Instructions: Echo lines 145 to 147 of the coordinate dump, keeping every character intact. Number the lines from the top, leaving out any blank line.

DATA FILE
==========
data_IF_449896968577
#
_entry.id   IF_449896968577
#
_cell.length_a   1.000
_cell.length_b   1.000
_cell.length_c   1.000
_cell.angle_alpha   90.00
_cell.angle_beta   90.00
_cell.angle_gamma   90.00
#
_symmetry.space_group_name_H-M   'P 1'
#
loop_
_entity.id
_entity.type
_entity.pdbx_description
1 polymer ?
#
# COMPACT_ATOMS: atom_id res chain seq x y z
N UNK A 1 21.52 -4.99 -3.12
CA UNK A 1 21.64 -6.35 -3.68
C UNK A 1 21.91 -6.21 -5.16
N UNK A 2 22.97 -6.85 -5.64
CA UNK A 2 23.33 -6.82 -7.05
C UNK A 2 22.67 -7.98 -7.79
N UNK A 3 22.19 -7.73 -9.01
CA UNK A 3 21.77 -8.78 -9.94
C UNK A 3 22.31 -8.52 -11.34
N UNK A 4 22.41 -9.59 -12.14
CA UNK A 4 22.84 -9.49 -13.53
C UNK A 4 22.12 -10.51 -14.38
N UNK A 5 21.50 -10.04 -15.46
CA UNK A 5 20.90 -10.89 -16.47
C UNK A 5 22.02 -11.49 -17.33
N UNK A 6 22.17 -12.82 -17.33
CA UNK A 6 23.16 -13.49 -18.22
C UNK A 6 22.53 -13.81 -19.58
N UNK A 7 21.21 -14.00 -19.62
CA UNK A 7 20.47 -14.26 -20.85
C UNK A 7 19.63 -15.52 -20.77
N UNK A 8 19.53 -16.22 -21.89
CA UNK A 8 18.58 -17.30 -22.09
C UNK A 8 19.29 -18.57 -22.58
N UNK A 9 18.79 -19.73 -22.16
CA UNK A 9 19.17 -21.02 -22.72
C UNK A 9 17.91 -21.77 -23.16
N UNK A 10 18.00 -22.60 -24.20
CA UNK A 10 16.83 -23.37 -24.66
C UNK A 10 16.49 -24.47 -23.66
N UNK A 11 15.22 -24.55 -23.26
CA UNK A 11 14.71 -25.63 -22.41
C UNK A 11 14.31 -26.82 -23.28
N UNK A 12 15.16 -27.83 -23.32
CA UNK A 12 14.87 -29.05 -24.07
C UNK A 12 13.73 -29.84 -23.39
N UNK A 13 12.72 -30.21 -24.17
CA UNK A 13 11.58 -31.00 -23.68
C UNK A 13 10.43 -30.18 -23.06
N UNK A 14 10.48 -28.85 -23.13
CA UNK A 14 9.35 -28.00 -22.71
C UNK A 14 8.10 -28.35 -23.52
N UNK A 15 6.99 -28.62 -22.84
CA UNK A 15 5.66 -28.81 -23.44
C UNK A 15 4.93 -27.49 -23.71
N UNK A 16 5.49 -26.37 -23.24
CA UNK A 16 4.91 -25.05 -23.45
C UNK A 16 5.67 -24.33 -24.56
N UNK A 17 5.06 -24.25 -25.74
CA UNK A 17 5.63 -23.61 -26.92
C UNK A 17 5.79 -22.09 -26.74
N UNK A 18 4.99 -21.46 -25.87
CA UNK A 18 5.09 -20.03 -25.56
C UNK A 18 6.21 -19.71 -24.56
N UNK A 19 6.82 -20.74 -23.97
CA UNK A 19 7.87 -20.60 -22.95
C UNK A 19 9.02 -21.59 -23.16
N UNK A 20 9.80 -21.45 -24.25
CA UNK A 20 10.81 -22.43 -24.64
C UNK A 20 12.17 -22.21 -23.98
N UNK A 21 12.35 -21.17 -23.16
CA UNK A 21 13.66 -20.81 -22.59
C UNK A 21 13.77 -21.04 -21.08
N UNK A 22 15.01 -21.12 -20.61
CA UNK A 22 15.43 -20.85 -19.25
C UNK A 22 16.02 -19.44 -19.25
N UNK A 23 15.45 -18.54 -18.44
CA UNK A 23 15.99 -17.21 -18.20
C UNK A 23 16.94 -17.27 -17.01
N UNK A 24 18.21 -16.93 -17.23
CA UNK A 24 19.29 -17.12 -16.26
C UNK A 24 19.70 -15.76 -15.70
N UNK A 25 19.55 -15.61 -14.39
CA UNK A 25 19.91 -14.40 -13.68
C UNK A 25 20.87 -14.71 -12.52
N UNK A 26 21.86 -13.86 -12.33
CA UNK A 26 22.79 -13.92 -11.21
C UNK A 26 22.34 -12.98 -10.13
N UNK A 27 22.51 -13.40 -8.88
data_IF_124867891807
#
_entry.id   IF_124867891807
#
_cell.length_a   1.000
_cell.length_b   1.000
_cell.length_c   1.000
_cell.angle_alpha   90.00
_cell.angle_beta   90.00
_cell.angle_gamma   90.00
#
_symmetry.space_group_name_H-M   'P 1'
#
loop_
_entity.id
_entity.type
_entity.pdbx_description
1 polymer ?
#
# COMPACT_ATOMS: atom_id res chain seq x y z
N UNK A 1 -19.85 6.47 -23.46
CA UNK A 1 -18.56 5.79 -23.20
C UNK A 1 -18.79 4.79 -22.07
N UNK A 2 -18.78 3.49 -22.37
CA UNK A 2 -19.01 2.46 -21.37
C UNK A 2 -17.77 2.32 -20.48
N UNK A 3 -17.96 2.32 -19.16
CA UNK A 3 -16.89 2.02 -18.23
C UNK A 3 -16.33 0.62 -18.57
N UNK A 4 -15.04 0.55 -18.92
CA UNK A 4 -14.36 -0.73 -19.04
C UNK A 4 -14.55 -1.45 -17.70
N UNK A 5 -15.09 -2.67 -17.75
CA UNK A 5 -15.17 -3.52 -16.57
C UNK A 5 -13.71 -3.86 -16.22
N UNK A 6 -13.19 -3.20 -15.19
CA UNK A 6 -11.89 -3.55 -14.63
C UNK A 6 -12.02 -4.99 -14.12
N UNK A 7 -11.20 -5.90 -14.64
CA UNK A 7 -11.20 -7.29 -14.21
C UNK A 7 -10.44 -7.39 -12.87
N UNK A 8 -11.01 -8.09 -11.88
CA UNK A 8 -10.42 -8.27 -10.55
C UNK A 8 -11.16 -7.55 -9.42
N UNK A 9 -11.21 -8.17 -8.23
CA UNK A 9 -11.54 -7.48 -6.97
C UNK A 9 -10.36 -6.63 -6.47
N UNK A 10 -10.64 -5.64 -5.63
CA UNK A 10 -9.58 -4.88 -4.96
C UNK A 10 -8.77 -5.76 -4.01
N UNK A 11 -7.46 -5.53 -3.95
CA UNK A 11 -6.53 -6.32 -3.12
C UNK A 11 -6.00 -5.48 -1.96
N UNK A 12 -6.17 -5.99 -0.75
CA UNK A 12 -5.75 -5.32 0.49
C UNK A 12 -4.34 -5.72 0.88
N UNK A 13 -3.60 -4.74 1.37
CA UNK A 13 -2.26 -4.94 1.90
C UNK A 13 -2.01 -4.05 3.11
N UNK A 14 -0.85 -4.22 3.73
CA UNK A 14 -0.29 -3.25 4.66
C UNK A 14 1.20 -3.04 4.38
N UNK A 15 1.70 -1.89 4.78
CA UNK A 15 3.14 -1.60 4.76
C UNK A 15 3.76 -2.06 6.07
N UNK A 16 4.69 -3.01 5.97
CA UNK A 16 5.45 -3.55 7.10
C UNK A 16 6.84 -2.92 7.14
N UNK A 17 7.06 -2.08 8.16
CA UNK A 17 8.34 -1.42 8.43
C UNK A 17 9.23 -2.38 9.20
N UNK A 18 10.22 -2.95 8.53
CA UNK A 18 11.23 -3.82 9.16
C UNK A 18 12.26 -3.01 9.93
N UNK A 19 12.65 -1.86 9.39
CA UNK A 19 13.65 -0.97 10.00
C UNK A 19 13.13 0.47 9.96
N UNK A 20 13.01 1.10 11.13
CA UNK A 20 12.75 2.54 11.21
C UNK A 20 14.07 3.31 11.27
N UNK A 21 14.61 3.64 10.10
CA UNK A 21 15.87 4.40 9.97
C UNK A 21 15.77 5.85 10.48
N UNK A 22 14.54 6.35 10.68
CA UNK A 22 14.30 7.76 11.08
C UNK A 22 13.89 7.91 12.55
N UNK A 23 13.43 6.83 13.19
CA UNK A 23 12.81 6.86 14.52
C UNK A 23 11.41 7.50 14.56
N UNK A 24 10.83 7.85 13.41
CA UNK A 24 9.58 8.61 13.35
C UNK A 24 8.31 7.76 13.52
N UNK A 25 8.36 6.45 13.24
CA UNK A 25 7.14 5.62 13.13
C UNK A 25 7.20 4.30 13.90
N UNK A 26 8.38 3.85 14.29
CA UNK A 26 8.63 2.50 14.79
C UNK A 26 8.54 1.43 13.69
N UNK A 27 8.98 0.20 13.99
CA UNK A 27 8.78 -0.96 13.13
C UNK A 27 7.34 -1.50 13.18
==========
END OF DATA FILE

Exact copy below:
CA UNK A 9 -11.54 -7.48 -6.97
C UNK A 9 -10.36 -6.63 -6.47
N UNK A 10 -10.64 -5.64 -5.63